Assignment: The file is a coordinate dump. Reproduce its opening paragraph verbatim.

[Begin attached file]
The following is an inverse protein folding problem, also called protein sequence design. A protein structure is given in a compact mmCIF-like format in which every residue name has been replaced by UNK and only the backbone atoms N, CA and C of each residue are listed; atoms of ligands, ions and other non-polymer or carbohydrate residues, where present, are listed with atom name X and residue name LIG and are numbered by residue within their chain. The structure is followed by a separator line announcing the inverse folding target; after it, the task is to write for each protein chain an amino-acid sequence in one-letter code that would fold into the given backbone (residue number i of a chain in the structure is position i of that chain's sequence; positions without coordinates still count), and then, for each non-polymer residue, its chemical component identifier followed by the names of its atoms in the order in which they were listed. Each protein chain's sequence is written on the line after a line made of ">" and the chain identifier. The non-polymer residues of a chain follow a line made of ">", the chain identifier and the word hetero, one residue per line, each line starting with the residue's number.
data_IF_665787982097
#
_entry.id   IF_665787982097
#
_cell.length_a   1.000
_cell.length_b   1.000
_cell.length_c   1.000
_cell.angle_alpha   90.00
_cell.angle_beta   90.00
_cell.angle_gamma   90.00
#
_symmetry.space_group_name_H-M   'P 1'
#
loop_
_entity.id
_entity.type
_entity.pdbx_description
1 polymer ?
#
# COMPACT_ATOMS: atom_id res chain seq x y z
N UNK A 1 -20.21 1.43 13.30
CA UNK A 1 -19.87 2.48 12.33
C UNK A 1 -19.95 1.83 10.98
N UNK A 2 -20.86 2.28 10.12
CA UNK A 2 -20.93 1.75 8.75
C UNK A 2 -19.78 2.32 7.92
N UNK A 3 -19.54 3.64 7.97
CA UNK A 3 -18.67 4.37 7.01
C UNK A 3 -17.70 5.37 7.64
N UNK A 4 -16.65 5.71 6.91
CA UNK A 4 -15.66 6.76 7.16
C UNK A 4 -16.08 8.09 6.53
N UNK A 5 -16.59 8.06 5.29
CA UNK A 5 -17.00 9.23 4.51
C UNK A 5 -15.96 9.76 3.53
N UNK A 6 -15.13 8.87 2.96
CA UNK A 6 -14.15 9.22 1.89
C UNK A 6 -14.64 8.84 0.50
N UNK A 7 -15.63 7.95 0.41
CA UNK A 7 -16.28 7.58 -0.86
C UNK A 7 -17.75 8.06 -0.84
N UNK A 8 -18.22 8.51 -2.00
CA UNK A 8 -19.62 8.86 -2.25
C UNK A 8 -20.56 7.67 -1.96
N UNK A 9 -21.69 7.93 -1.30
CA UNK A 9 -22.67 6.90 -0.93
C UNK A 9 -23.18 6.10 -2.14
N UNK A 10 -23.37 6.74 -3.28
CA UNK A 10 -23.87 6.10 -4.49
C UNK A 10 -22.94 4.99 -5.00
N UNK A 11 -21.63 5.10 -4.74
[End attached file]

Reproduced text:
The following is an inverse protein folding problem, also called protein sequence design. A protein structure is given in a compact mmCIF-like format in which every residue name has been replaced by UNK and only the backbone atoms N, CA and C of each residue are listed; atoms of ligands, ions and other non-polymer or carbohydrate residues, where present, are listed with atom name X and residue name LIG and are numbered by residue within their chain. The structure is followed by a separator line announcing the inverse folding target; after it, the task is to write for each protein chain an amino-acid sequence in one-letter code that would fold into the given backbone (residue number i of a chain in the structure is position i of that chain's sequence; positions without coordinates still count), and then, for each non-polymer residue, its chemical component identifier followed by the names of its atoms in the order in which they were listed. Each protein chain's sequence is written on the line after a line made of ">" and the chain identifier. The non-polymer residues of a chain follow a line made of ">", the chain identifier and the word hetero, one residue per line, each line starting with the residue's number.